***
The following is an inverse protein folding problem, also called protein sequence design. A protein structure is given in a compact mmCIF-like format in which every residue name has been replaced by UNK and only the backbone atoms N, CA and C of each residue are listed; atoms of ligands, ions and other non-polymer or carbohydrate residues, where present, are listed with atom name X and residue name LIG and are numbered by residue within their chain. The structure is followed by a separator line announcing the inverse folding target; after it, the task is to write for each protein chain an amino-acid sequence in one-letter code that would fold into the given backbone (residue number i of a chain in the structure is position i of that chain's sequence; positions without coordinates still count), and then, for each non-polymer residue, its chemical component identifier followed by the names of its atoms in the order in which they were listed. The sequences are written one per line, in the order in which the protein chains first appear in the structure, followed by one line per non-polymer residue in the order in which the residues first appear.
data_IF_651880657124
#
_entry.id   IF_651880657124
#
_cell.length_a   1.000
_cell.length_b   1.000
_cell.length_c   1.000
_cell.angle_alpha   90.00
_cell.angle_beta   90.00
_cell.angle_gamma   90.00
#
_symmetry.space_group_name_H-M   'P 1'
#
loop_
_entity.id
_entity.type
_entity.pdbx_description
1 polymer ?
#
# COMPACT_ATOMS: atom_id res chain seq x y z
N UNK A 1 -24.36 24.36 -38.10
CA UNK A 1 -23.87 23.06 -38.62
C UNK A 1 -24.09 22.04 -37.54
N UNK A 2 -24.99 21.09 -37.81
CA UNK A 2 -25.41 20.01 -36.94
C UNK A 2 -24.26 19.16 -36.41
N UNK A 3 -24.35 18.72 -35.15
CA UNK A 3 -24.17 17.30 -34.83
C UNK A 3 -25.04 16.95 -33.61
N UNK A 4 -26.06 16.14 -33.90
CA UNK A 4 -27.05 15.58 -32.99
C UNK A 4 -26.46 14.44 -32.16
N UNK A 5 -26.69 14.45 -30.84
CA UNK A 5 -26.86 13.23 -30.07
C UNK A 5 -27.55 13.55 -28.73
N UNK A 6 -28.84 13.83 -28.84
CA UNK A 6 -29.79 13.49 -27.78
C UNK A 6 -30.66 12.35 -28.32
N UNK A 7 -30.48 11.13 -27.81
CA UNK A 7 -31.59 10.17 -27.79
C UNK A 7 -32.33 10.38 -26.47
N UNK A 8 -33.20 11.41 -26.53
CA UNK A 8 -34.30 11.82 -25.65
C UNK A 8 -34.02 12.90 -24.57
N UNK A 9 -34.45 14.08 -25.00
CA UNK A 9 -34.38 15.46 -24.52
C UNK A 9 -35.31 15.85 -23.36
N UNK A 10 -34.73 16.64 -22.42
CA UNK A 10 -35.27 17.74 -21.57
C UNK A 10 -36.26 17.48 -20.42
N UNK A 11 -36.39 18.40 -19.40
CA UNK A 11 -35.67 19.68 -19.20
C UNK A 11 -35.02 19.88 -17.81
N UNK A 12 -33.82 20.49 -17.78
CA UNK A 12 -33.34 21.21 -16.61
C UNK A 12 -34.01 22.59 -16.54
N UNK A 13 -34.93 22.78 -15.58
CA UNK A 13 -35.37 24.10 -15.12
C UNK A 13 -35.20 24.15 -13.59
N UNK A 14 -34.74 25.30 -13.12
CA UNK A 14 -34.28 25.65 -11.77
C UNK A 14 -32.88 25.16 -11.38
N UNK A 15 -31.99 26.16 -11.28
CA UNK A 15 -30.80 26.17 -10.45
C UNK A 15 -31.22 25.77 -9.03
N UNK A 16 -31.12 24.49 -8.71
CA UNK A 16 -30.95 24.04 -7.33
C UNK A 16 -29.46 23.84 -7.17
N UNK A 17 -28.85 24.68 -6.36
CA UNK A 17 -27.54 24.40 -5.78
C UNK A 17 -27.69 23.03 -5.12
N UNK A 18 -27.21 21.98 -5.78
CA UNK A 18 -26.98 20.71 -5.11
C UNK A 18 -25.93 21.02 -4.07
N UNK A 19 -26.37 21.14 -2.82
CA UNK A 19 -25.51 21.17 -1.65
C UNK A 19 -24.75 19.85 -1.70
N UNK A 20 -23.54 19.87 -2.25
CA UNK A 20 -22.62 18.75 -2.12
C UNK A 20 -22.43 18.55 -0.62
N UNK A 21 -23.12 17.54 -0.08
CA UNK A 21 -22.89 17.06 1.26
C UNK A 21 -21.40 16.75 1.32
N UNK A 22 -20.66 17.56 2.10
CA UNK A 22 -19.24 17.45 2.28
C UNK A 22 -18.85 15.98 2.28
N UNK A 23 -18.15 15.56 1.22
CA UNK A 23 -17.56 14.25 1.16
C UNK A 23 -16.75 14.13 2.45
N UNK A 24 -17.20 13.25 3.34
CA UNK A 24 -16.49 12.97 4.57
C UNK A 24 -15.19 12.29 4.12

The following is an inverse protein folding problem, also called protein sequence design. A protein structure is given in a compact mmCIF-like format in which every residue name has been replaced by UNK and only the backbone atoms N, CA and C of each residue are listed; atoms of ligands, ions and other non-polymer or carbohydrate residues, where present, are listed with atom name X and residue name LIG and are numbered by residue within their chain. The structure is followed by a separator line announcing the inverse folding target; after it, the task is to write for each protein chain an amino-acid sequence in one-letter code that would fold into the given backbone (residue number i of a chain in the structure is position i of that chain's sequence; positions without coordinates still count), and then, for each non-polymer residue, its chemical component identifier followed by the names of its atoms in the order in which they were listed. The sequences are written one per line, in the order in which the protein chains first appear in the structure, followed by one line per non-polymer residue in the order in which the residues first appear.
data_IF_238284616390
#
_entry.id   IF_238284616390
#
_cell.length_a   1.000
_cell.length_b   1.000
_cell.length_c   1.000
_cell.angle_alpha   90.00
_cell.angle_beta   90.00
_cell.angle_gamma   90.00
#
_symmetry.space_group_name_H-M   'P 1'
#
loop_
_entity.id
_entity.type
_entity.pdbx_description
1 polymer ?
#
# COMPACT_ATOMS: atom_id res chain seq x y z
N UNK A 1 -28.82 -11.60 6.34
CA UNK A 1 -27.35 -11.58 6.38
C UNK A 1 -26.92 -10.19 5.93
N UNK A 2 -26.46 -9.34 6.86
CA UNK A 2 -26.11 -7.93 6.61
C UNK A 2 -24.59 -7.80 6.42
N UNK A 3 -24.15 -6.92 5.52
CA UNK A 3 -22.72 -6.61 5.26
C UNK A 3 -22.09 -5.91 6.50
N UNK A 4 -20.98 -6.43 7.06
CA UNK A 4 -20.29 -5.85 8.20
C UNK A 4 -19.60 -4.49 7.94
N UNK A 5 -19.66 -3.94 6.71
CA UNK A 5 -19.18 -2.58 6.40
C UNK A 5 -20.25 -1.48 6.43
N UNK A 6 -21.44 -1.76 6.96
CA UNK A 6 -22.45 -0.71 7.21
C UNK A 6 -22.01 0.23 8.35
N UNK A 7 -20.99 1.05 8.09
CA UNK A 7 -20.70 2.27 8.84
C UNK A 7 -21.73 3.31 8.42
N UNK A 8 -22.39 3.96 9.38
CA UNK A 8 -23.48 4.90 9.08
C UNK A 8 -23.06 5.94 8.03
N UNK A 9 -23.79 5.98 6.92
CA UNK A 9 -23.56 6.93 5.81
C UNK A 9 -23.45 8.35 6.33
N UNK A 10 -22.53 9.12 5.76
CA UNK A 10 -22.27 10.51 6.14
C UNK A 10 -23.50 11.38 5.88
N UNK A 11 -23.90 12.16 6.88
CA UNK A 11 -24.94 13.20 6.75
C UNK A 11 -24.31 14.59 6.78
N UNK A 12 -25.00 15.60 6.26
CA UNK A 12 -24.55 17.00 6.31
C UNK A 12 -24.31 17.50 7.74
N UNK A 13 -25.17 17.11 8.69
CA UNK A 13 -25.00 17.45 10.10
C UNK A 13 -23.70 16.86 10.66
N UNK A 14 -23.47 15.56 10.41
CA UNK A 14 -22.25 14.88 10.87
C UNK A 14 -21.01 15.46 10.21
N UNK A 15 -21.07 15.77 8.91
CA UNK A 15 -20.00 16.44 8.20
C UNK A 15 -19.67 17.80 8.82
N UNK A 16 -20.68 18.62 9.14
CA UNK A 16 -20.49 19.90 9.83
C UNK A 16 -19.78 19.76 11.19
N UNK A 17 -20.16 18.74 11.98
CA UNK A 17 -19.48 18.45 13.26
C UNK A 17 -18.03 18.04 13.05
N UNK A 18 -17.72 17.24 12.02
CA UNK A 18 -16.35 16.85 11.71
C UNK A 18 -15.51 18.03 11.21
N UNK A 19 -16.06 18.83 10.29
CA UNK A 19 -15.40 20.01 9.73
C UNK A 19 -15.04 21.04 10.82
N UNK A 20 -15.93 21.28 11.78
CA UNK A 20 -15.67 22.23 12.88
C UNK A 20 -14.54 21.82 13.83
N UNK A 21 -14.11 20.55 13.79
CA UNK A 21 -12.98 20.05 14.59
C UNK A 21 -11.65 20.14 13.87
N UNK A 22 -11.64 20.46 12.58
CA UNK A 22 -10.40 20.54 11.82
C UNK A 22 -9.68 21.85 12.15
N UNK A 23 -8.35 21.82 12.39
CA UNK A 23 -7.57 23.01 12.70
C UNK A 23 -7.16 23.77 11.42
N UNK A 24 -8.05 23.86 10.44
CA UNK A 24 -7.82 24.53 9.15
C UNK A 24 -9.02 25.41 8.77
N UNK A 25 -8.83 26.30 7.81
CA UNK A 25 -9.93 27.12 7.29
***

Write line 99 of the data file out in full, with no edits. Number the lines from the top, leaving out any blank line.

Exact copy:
_cell.length_a   1.000